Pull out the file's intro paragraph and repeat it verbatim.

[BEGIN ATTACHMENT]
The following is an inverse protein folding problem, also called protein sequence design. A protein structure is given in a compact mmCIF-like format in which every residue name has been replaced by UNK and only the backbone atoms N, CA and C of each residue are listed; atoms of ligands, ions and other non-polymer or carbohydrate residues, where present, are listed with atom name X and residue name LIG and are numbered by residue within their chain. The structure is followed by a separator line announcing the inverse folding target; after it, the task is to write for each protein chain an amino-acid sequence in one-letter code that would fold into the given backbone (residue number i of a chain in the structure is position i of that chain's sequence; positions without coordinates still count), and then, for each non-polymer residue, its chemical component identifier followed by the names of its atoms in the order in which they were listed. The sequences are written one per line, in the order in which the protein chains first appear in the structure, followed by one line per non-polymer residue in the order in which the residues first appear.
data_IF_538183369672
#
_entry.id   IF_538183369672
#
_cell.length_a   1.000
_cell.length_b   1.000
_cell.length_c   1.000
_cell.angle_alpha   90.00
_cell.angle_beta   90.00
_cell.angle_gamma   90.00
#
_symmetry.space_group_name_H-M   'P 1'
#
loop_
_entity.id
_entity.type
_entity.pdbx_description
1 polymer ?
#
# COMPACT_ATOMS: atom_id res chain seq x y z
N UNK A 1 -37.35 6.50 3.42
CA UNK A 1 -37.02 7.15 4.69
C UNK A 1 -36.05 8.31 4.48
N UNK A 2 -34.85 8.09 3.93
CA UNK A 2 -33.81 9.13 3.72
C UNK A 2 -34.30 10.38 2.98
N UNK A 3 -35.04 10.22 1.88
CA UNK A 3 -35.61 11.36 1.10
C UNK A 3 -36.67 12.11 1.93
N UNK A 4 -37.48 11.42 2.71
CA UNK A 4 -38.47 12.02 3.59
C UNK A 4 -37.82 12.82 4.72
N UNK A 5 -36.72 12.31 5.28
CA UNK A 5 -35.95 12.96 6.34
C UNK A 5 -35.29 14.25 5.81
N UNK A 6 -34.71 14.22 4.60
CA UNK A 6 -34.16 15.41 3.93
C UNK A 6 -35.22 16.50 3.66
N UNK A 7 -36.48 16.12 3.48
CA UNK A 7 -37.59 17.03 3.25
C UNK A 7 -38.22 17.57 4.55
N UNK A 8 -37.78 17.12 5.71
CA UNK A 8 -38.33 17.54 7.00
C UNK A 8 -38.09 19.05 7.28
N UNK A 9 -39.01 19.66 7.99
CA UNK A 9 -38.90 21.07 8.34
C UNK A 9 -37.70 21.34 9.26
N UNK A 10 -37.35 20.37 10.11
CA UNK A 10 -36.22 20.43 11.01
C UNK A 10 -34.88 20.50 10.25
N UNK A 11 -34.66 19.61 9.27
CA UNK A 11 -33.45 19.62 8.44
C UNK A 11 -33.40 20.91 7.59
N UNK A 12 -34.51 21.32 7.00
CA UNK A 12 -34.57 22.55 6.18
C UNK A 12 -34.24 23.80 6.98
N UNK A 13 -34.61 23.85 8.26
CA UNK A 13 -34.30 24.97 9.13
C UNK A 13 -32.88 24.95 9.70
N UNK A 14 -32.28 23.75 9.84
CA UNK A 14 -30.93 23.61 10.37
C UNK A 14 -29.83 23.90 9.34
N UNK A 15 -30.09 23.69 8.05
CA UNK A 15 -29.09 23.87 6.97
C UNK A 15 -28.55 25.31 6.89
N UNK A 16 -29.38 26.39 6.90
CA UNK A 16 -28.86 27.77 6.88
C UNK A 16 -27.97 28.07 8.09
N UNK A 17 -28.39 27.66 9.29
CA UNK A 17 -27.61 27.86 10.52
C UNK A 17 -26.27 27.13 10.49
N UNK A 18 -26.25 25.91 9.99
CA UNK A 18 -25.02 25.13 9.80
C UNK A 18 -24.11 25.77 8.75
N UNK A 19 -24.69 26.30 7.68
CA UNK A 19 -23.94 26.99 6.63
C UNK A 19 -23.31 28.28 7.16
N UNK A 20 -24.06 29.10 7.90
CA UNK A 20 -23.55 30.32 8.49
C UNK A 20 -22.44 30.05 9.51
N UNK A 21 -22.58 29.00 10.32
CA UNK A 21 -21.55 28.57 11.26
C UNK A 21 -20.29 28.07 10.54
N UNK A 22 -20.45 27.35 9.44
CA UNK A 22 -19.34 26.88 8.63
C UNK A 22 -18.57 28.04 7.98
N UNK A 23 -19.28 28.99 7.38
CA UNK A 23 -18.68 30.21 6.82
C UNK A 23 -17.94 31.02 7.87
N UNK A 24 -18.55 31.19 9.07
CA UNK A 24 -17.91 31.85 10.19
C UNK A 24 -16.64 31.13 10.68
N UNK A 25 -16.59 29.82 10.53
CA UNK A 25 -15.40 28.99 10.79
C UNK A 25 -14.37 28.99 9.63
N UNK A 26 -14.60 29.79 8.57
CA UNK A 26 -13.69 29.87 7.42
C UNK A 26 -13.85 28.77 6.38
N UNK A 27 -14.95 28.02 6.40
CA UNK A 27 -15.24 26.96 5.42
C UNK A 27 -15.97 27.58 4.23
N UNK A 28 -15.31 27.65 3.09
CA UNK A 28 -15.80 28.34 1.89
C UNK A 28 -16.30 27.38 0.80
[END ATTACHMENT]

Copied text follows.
The following is an inverse protein folding problem, also called protein sequence design. A protein structure is given in a compact mmCIF-like format in which every residue name has been replaced by UNK and only the backbone atoms N, CA and C of each residue are listed; atoms of ligands, ions and other non-polymer or carbohydrate residues, where present, are listed with atom name X and residue name LIG and are numbered by residue within their chain. The structure is followed by a separator line announcing the inverse folding target; after it, the task is to write for each protein chain an amino-acid sequence in one-letter code that would fold into the given backbone (residue number i of a chain in the structure is position i of that chain's sequence; positions without coordinates still count), and then, for each non-polymer residue, its chemical component identifier followed by the names of its atoms in the order in which they were listed. The sequences are written one per line, in the order in which the protein chains first appear in the structure, followed by one line per non-polymer residue in the order in which the residues first appear.